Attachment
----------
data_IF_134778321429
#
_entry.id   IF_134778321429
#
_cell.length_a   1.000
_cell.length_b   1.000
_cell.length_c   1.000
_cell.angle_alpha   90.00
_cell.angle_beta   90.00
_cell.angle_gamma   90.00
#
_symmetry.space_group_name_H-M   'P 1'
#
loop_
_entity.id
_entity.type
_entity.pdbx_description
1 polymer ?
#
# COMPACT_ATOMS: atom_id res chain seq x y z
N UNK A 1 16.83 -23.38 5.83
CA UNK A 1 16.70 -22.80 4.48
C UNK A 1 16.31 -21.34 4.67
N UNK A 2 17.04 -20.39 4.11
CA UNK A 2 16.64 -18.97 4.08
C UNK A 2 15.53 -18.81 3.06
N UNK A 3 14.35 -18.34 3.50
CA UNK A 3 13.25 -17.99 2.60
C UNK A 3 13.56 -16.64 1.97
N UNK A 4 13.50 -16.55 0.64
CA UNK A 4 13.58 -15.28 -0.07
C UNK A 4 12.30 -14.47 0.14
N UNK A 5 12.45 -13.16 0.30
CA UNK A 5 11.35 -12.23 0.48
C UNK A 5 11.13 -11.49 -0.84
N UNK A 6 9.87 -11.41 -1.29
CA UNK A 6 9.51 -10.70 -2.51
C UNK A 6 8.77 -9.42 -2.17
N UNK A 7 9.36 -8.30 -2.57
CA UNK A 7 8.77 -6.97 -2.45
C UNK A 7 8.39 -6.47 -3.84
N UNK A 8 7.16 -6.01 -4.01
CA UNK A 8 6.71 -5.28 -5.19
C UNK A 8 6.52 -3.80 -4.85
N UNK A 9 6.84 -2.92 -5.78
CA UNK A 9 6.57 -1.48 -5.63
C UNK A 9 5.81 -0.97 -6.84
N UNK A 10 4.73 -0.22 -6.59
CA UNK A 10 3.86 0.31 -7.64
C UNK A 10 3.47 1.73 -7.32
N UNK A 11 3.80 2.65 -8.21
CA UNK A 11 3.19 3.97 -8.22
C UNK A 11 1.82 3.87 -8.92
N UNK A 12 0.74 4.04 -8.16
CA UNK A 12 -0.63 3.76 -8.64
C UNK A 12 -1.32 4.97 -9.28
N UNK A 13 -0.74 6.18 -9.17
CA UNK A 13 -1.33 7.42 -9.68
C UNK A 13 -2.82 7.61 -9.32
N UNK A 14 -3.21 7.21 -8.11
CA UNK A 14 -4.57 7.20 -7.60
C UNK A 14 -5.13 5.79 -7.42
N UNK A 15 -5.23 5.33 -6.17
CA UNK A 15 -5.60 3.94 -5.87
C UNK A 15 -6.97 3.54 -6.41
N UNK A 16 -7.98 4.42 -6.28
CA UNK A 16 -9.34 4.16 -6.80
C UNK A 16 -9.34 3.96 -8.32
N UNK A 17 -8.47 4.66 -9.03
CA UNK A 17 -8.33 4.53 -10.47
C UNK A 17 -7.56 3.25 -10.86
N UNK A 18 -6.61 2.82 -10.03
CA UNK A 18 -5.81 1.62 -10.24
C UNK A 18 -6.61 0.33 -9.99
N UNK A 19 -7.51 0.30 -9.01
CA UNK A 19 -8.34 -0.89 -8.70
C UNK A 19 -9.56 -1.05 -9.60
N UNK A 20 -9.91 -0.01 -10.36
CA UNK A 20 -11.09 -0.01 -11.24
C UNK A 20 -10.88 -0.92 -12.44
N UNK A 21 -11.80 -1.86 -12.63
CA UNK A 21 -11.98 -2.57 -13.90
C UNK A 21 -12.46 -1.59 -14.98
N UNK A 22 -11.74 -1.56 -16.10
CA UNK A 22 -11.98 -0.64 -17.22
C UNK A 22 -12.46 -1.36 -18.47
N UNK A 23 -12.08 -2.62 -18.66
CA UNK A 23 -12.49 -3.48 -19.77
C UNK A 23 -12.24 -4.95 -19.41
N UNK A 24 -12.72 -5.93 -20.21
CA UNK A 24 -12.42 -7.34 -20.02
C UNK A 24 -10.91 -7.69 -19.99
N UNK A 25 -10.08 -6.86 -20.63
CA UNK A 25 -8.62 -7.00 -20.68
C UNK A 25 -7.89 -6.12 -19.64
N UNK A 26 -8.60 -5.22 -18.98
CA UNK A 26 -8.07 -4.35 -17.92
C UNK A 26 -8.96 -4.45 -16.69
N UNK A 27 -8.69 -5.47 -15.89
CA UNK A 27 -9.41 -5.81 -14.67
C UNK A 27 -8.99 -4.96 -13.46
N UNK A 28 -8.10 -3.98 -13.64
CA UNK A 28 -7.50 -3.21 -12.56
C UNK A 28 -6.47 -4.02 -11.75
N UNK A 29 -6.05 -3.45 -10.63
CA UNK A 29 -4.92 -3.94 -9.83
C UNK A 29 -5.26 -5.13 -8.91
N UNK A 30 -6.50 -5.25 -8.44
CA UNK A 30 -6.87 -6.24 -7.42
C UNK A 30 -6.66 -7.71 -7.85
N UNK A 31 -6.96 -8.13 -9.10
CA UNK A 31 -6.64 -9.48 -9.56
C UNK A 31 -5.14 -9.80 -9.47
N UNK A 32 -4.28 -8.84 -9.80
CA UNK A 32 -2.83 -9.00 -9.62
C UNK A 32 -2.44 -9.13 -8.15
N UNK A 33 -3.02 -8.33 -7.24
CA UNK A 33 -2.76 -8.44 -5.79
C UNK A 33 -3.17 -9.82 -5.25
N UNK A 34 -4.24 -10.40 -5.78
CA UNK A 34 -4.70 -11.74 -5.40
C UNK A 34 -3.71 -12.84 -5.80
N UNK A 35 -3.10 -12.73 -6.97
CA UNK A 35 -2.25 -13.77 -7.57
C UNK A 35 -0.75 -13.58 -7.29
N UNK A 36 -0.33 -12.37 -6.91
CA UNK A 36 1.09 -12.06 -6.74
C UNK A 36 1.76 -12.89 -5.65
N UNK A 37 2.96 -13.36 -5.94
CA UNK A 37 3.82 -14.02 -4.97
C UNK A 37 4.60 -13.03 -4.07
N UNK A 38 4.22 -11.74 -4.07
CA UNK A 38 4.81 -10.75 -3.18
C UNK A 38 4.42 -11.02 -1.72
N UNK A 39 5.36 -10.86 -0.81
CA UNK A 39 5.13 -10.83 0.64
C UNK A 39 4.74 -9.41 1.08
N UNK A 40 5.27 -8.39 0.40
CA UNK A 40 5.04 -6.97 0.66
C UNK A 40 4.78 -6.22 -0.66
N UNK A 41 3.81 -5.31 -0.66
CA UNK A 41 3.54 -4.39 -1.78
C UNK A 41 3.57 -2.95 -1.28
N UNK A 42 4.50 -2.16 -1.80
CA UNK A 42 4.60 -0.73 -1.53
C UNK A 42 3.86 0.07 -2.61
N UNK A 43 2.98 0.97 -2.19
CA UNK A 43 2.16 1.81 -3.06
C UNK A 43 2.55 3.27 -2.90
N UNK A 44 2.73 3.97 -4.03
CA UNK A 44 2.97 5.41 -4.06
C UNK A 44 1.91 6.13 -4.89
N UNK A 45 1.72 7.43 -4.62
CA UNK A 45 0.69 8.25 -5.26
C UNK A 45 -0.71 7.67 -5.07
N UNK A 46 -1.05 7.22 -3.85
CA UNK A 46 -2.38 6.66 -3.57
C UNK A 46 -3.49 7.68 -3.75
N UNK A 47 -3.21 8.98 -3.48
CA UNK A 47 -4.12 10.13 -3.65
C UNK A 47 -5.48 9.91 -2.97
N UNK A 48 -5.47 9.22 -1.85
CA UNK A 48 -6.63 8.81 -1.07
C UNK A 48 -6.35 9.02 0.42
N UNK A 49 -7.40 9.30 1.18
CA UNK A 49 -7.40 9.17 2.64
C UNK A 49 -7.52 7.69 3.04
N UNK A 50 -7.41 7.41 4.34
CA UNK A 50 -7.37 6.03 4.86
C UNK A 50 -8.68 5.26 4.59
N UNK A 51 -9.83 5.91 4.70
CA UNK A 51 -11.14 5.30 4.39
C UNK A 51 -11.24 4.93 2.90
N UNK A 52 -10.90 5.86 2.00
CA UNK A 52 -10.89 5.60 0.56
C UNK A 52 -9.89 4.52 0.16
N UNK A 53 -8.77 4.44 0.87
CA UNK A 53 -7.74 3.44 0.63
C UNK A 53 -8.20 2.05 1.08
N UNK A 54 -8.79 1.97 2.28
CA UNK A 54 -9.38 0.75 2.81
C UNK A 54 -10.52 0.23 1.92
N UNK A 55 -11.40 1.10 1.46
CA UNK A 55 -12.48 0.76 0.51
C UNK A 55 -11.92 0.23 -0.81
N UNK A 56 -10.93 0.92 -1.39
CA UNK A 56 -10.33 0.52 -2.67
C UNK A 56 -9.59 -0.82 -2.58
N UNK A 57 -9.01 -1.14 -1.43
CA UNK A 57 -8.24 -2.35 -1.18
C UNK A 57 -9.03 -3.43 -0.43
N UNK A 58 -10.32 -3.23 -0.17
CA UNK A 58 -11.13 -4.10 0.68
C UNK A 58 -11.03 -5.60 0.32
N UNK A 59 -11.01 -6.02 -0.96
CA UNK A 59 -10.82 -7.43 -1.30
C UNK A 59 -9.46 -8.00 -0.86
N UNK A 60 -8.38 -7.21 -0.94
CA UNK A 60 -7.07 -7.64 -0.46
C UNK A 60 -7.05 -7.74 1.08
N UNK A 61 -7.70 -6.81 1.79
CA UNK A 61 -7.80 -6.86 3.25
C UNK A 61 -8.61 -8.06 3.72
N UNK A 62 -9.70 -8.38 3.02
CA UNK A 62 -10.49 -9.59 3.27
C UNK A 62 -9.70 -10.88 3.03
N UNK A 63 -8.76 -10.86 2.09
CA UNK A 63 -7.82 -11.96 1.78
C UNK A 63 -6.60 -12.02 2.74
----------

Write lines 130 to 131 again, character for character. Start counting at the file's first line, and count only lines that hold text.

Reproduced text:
CA UNK A 37 3.82 -14.02 -4.97
C UNK A 37 4.60 -13.03 -4.07